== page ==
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I installed Linux 9.0 that I downloaded from Redhat. After finally getting it installed correctly, I can see my local network and can even access the Windows workstations, but I cannot see the Linux server from any Windows workstation. I created users so they have a home folder and want them to be able to store things there. Any ideas?


Create a linux user and give them a password that is the same as on the Windows network.

Do you have a Windows NT, 2000, or 2003 server as a domain controller? Do you have a WINS server?

If yes to both, try this in smb.conf:

First in the [Global] section
workgroup = windows workgroup name
security = server
password server = Domain Controler Name
encrypt passwords = yes
smb passwd file = /etc/samba/smbpasswd
wins server = IP Address of WINS server

If you don't have a WINS server or Domain Controller, then try this in [Global] section ....
workgroup = windows workgroup name
security = user
#password server =
encrypt passwords = yes
smb passwd file = /etc/samba/smbpasswd
#wins server =
If you don't already have a [Homes] section in the smb.conf file, then Create one buy going to bottom of the file and adding the line [Homes] ... if you have a [Homes] remark out the current lines and then add these under the [Homes] section:

comment = %U's Home Directory
browseable = no
writeable = yes
create mode = 0664
directory mode = 0775
In the /etc/samba directory, create (or edit) the smbusers file and add a line for every windows users ... for example if you have a user named joey, then add a line like this:


Restart smb (/etc/init.d/smb restart) ...

go to your windows machine and try to connect to the Linux server.... if the Windows user is a valid Linux user, you should see a directory with the username under the linux server in Windows explorer...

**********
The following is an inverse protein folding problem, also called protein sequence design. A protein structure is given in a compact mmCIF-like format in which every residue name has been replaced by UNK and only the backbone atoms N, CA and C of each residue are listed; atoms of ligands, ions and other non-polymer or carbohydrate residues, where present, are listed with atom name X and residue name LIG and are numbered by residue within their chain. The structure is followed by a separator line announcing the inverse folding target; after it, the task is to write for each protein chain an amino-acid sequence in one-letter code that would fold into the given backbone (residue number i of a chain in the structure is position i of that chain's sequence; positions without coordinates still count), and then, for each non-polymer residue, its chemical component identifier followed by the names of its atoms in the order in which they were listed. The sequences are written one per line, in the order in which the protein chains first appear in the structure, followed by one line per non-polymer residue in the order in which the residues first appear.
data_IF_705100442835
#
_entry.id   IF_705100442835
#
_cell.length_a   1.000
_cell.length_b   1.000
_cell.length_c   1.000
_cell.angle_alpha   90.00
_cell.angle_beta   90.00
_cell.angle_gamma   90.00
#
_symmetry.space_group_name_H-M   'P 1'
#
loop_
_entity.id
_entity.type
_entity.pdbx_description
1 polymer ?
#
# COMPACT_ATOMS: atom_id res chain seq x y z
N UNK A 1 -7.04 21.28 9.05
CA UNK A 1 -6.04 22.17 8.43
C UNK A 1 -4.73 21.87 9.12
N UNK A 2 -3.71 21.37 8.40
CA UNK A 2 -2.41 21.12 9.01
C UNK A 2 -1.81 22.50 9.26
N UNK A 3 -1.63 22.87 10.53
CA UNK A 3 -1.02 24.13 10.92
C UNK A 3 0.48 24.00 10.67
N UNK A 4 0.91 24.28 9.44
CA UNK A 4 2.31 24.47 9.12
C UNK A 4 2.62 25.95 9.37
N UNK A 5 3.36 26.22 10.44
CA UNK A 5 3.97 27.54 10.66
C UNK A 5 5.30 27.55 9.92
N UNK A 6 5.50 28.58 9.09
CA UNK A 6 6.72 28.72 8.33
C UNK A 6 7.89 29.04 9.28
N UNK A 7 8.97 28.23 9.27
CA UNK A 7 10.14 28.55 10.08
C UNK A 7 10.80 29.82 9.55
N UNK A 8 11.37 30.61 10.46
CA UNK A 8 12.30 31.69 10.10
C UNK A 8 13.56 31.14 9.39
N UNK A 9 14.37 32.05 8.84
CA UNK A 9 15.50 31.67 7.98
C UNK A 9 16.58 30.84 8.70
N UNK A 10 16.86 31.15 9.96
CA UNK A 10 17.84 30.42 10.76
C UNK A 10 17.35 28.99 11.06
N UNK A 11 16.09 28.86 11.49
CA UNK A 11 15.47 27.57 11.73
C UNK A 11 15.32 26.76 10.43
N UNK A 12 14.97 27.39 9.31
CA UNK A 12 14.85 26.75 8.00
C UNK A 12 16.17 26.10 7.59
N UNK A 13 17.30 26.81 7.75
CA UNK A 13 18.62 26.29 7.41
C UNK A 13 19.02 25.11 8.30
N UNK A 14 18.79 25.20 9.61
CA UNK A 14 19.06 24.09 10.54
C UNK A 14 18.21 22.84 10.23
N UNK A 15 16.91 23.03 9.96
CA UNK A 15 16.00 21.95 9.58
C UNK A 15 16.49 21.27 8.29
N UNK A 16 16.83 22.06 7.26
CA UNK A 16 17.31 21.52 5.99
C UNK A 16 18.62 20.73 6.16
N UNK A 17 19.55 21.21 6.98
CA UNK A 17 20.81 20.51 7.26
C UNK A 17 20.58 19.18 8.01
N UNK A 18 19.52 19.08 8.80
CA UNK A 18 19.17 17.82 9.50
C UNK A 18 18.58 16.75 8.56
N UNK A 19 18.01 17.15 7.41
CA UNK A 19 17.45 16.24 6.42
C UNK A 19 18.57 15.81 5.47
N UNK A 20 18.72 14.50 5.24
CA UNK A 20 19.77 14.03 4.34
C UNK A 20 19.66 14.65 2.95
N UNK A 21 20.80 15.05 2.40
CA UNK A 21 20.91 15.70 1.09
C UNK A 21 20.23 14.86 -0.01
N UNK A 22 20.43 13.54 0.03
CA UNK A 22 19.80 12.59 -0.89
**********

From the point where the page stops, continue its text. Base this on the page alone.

I have been able to find all theses files, but whenever I try to edit them, it says it is read only. Is there a special way or editor I should be using?

No special editor, but you might need to be root.

If root can't edit the file either, then for each file you can't edit, issue the following command (as root):

chmod 644 filename
To hughesjr

Ok, I've tried all the changes you said to make in the smb.config file and it has worked somewhat. The problem is, in Network Place (in Windows XP) I can see my Red Hat Linux system but it shows up as "<server string name>(localhost)" (<server string name> meaning I changed "server string =" in smb.config to reflect what I wanted the system to show up as other than "Samba Server").

The problem is when I try to access it in Windows I get the error message "localhost is not accessible. You might not have permission to use this network resource...." and then a second line says, "You were not connected because a duplicate name exists on the network..."

First, all of my computer on my network have unique names and none of then are named "localhost". But I also know IIS uses the name "localhost" to access the "wwwroot" folder. But I don't have IIS running on any of my computers. But just to make sure I decided to change the host name of my Linux system. So I edited my "/etc/sysconfig/network" file to reflect the host name I wanted. And then I had to edit the "/etc/hosts" file as well to add that host name (Red Hat told me to edit that one).

Now I have another problem...

I now have a "<server string name>(my new host name)" in Network place. But now when I try to access it, it just asks me for a user name and password. When I enter my local account's user name and password, nothing happens and it asks me for it again. What do I (still) need to do to be able to access it?